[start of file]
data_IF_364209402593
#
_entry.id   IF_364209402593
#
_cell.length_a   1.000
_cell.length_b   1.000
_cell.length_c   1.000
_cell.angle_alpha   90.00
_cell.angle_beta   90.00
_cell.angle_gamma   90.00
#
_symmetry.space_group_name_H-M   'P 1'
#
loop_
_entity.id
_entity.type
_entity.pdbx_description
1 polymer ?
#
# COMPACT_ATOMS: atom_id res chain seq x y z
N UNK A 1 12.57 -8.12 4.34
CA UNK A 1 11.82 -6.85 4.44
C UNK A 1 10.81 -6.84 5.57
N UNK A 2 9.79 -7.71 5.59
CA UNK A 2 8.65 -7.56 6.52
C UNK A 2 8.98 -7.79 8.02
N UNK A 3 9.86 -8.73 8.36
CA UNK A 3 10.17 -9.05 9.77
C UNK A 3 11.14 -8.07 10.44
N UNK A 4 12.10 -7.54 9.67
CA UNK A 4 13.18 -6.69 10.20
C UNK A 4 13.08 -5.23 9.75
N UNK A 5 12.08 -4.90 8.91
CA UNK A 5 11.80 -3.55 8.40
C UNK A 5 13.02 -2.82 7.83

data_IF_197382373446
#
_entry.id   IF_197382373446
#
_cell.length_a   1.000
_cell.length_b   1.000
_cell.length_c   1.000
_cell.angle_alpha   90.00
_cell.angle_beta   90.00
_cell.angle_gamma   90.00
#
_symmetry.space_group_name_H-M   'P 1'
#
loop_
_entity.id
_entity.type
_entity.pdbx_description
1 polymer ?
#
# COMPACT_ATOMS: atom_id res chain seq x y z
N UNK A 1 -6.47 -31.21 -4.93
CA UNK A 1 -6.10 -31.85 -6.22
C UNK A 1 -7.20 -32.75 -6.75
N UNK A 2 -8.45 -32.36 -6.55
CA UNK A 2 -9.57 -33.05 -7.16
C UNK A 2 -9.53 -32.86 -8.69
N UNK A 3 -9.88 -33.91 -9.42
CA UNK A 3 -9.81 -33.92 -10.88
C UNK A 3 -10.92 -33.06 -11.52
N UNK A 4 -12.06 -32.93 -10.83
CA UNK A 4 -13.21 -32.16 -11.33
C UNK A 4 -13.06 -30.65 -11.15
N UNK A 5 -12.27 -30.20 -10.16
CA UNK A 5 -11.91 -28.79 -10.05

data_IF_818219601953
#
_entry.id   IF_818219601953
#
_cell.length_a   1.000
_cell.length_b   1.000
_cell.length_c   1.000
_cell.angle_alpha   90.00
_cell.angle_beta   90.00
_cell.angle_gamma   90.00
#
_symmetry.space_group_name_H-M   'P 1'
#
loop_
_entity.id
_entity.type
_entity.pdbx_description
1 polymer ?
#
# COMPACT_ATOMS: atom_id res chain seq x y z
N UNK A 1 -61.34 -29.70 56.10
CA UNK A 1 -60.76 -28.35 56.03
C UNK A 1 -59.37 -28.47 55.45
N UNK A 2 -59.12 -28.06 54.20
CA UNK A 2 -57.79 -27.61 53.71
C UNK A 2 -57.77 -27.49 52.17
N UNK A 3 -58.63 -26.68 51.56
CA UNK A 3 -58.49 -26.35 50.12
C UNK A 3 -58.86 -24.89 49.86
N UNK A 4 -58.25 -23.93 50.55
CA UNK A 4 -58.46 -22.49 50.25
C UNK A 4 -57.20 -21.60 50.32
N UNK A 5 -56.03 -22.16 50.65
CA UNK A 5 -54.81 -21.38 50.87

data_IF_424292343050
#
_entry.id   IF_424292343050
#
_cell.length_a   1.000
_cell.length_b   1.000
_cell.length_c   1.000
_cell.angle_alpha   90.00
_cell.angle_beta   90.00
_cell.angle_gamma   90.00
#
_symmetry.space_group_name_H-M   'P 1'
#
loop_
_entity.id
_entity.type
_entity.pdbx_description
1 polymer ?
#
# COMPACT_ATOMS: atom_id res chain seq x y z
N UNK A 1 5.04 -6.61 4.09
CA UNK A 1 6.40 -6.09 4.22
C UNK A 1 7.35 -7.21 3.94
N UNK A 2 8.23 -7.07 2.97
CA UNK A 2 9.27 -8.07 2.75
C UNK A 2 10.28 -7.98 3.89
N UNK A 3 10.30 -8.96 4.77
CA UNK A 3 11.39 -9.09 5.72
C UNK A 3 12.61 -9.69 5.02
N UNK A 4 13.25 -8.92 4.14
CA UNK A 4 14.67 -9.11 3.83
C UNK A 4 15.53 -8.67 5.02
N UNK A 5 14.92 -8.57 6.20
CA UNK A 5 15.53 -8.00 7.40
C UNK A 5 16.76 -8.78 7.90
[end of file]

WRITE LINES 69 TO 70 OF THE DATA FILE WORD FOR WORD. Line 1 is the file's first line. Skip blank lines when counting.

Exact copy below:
CA UNK A 5 -11.91 -28.79 -10.05

data_IF_818219601953